United Airlines removed woman from flight to dying mother's bedside after ticketing glitch: "nobody flies for free"

In the cosmology of bureacratic evil, United Airlines is the prince of Hell.

Minutes before departure, already buckled into her seat, she was ordered to leave the plane. The gate agent told her that her reservation had been canceled. Traveler Help Desk, the online agency that sold the ticket, had rescinded it because the landlord made a change directly through United — even though United had assured the landlord that it was not a problem to do so.

Unable to fly, Ms. Amrich drove through the night, not stopping even to use the bathroom. Her sister, in the hospital room, held a phone to their mother's ear, and Ms. Amrich begged her to hold on.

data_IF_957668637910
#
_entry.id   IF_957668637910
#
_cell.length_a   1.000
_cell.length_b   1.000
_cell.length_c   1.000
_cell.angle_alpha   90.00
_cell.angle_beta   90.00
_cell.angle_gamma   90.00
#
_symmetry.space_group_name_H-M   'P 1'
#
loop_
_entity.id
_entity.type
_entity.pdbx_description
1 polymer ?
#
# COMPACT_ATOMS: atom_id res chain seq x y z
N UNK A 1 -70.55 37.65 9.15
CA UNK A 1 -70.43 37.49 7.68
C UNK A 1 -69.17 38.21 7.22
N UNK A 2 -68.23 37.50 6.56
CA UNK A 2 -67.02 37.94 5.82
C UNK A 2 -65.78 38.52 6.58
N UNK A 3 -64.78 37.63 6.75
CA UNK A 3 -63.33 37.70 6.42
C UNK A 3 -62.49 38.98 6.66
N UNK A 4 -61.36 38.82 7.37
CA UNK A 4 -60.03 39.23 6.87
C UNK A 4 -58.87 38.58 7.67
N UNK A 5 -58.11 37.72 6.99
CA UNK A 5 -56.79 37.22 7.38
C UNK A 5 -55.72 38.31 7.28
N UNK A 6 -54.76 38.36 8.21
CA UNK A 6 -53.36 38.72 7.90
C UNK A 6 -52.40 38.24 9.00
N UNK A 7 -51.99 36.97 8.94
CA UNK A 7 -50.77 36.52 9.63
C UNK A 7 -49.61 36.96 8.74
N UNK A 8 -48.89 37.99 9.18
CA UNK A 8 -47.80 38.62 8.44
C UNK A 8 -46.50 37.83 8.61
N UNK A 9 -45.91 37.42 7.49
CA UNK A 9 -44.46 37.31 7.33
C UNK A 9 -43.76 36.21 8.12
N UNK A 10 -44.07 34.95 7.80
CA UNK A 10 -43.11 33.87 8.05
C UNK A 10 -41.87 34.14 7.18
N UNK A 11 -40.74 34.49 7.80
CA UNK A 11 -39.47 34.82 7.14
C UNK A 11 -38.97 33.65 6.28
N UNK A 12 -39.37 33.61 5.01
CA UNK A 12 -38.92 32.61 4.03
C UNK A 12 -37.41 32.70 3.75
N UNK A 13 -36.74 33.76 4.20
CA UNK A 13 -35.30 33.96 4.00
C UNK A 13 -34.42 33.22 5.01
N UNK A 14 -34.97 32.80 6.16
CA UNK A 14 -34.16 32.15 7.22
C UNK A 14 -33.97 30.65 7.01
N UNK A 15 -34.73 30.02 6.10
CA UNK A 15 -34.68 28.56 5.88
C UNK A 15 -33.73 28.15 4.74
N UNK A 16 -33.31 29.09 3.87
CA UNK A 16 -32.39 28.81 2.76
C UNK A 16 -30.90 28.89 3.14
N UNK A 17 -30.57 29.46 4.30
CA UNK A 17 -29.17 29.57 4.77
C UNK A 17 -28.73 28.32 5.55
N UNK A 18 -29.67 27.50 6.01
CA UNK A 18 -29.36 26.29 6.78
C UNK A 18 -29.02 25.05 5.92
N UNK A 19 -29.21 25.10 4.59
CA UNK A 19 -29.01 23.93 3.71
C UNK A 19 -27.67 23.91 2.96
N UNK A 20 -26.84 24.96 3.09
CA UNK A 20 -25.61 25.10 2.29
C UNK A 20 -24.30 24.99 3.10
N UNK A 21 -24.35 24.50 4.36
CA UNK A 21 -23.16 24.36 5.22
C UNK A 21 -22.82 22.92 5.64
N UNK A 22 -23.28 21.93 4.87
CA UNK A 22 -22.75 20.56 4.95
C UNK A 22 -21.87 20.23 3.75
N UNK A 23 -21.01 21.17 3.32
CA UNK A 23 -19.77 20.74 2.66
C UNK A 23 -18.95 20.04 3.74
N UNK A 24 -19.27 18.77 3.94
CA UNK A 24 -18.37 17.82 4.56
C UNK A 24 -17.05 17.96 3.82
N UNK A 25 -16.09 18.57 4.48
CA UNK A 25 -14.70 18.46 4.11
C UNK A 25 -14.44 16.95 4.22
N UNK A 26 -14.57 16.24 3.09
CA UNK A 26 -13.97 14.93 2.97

She was still driving when her cellphone rang again. Her mother was dead.

I can just see the agent's smile when they told her that "nobody flies for free."

When she complained, United called her landord, to get her address, to send her flowers.

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